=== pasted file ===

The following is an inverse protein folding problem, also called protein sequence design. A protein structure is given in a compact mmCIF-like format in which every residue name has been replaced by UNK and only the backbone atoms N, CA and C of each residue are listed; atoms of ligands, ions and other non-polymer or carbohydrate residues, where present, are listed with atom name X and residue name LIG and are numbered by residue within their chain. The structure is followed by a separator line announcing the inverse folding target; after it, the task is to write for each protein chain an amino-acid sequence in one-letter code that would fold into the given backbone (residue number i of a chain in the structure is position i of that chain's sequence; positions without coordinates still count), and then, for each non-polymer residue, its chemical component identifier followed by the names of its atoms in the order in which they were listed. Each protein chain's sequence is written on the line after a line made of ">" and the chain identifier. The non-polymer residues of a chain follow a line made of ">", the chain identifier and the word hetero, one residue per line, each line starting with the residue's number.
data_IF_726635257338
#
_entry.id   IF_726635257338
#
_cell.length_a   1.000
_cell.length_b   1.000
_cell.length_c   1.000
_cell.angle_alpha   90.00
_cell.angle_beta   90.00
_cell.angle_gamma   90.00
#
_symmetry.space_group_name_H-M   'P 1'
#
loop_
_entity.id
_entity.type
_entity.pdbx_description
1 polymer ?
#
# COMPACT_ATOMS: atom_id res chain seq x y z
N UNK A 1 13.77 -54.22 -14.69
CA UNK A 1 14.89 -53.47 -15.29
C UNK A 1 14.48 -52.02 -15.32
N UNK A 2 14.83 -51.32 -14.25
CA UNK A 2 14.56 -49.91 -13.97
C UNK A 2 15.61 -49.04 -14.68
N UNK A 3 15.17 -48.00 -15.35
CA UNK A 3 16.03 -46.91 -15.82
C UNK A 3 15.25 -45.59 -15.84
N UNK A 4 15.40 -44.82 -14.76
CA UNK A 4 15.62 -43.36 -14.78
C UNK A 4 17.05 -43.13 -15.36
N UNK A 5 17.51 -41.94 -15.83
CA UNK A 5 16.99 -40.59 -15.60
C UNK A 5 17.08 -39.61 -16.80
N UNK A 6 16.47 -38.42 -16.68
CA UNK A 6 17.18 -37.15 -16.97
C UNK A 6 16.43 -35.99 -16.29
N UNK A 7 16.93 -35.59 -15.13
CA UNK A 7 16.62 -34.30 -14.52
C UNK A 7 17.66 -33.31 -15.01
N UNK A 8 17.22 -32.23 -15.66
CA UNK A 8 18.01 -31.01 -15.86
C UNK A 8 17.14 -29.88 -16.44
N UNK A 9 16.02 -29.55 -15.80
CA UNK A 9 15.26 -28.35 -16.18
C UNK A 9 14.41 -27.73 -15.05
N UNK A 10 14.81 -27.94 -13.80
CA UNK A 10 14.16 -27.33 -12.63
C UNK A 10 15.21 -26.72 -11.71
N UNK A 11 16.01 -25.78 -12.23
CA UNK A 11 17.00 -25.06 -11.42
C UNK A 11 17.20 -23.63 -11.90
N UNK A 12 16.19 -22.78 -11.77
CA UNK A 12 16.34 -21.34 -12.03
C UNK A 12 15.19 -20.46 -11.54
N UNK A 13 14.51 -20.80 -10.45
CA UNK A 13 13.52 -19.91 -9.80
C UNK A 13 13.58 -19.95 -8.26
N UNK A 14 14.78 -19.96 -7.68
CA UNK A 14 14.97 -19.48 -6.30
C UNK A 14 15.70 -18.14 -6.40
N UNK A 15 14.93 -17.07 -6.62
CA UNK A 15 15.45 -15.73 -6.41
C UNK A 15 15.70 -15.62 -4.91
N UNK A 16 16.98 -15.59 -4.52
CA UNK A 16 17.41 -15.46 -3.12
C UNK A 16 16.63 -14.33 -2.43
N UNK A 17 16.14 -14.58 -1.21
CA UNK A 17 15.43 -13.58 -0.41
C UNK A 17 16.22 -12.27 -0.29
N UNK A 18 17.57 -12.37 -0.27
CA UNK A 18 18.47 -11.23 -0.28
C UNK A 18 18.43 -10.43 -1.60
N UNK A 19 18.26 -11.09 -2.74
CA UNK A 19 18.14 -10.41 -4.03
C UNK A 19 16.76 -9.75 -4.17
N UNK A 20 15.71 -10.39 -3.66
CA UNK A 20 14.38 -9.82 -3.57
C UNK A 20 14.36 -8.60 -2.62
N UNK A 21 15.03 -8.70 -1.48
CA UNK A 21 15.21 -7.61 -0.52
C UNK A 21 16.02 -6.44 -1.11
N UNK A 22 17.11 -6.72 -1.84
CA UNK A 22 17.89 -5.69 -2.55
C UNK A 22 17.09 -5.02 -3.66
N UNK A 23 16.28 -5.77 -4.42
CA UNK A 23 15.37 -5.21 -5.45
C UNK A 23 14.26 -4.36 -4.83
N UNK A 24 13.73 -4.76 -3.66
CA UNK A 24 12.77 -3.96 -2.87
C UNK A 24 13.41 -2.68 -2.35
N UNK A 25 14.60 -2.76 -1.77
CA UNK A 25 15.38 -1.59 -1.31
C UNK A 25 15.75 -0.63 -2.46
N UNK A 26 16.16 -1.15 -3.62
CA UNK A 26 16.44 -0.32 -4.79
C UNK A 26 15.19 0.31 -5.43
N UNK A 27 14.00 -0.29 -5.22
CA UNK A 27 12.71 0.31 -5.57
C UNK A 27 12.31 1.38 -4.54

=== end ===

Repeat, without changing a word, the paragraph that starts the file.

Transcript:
The following is an inverse protein folding problem, also called protein sequence design. A protein structure is given in a compact mmCIF-like format in which every residue name has been replaced by UNK and only the backbone atoms N, CA and C of each residue are listed; atoms of ligands, ions and other non-polymer or carbohydrate residues, where present, are listed with atom name X and residue name LIG and are numbered by residue within their chain. The structure is followed by a separator line announcing the inverse folding target; after it, the task is to write for each protein chain an amino-acid sequence in one-letter code that would fold into the given backbone (residue number i of a chain in the structure is position i of that chain's sequence; positions without coordinates still count), and then, for each non-polymer residue, its chemical component identifier followed by the names of its atoms in the order in which they were listed. Each protein chain's sequence is written on the line after a line made of ">" and the chain identifier. The non-polymer residues of a chain follow a line made of ">", the chain identifier and the word hetero, one residue per line, each line starting with the residue's number.